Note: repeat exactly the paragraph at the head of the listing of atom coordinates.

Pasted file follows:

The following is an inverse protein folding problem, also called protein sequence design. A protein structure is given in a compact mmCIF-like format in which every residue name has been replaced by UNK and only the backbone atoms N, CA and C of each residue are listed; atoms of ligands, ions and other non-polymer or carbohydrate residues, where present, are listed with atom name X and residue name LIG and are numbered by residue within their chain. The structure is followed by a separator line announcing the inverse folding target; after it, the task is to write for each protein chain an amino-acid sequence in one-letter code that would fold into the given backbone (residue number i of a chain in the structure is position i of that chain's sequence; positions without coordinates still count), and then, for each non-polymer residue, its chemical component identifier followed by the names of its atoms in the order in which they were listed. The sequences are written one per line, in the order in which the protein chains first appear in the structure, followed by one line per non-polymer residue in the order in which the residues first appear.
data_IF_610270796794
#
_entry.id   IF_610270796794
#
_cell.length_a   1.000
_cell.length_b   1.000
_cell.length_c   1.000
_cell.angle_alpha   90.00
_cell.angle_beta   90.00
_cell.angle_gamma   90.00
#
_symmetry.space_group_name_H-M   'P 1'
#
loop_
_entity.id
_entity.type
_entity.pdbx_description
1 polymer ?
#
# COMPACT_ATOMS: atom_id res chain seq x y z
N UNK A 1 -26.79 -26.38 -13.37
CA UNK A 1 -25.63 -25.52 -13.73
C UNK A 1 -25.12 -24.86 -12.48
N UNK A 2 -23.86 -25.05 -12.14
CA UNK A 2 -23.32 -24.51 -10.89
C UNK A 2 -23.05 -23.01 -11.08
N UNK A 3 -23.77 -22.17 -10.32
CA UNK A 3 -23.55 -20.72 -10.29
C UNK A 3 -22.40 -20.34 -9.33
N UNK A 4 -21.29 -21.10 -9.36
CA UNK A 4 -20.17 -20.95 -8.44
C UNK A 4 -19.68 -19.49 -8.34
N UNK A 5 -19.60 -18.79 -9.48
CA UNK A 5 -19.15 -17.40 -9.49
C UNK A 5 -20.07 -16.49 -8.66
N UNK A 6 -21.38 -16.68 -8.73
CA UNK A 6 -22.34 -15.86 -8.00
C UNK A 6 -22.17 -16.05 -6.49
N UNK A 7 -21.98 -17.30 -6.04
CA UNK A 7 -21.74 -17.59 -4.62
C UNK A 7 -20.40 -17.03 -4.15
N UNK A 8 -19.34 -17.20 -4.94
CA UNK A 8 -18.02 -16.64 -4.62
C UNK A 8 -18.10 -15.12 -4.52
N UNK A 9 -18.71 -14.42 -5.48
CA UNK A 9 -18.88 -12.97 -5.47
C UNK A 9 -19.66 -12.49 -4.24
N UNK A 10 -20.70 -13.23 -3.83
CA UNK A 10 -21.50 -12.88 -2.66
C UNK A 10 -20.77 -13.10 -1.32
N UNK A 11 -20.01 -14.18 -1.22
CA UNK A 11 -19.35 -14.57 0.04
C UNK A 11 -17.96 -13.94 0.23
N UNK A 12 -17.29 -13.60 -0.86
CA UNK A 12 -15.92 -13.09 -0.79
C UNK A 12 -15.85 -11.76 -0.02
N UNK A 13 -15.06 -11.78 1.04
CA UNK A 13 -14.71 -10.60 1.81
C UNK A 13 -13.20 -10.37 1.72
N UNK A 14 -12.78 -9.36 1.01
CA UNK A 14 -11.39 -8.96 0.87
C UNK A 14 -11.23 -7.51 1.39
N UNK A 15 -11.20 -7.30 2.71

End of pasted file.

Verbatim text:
The following is an inverse protein folding problem, also called protein sequence design. A protein structure is given in a compact mmCIF-like format in which every residue name has been replaced by UNK and only the backbone atoms N, CA and C of each residue are listed; atoms of ligands, ions and other non-polymer or carbohydrate residues, where present, are listed with atom name X and residue name LIG and are numbered by residue within their chain. The structure is followed by a separator line announcing the inverse folding target; after it, the task is to write for each protein chain an amino-acid sequence in one-letter code that would fold into the given backbone (residue number i of a chain in the structure is position i of that chain's sequence; positions without coordinates still count), and then, for each non-polymer residue, its chemical component identifier followed by the names of its atoms in the order in which they were listed. The sequences are written one per line, in the order in which the protein chains first appear in the structure, followed by one line per non-polymer residue in the order in which the residues first appear.